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FLORENCE V. BRITTINGHAM.

A second lover came ambling by-
A timid lad with frightened eye

And a color mantling highly.
He muttered the errand on which he'd come
Then only chuckled and bit his tongue,

And simpered, simpered shyly. “No," said the maiden, “go your way; You dare but think what a man would say,

Yet dare to come a-suing; I've time to lose and power to choose; 'Tis not so much the gallant who woos,

As the gallant's way of wooing.”

A third rode up at a startling pace-
A suitor poor, with a homely face-

No doubts appeared to bind him.
He kissed her lips and he pressed her waist,
And off he rode with the maiden placed

On a pillion safe behind him.
And she heard the suitor bold confide
This golden hint to the priest who tied

The knot there's no undoing: “With pretty young maidens who can choose, 'Tis not so much the gallant who woos,

As the gallant's way of wooing."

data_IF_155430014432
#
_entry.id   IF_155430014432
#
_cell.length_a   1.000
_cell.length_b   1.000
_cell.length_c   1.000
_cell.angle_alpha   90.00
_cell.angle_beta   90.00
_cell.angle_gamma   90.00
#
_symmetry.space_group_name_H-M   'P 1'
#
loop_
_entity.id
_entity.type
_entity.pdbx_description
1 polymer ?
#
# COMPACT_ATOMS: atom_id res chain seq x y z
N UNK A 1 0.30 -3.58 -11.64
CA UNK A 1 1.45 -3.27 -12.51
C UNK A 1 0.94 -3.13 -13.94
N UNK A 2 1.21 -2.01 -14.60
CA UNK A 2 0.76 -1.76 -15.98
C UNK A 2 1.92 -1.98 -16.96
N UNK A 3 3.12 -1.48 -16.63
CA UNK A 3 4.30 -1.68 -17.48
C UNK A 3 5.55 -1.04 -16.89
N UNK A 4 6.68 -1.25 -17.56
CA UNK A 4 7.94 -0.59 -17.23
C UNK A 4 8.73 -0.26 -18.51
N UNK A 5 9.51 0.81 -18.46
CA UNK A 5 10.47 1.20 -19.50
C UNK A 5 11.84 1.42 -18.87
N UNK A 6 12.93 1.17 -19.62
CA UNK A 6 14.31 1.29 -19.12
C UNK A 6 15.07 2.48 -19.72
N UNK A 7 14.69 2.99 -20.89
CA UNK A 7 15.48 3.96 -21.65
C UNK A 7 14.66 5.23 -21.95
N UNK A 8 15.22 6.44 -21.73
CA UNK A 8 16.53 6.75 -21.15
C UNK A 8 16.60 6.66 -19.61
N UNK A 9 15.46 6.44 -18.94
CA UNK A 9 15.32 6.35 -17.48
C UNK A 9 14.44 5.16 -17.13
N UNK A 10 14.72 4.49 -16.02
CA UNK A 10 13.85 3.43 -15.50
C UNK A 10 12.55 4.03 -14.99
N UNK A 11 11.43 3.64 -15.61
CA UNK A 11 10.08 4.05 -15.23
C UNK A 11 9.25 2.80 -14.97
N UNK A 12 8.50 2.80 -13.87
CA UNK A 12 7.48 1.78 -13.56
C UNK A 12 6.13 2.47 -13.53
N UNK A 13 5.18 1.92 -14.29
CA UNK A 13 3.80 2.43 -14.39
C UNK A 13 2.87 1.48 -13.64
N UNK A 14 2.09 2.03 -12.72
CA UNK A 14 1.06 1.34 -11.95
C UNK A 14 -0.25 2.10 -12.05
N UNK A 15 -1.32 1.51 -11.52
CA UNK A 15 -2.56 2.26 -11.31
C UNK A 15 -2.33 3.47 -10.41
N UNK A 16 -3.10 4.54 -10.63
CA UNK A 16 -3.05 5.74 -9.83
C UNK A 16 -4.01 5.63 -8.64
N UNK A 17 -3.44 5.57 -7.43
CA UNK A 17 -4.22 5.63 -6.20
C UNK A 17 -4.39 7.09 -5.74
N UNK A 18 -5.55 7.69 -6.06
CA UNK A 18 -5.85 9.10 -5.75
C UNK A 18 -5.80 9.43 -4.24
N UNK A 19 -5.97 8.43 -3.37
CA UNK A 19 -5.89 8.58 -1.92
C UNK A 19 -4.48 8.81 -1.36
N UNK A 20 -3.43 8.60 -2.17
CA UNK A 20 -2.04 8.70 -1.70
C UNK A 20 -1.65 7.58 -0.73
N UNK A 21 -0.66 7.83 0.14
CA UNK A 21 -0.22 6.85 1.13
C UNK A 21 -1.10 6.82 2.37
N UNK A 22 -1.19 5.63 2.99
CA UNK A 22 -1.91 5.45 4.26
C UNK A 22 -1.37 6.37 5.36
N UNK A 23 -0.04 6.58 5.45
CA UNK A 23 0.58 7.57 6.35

SING FOR THE GARISH EYE.

IN
N the beautiful and picturesque valley of the

South Branch of the Potomac, in the little town of Moorefield, W. Va., on the 15th of November, 1856, there came into the home of Philip G. and Susan M. Shearer, a dear baby daughter, whose tiny frame seemed almost too diminutive and frail to hold the beautiful soul that was to find a dwelling place within it for nearly thirty-five years. The home influence and the surroundings of Florence Virginia Shearer's early years were of a nature well calculated to develop all her innate gifts and graces. From both parents she inherited sterling qualities and superior mental ability. Her father, born in the town of Winchester, Va., is of well-connected German and English stock, as is his wife, Susan M. Harness, who was born near Moorefield.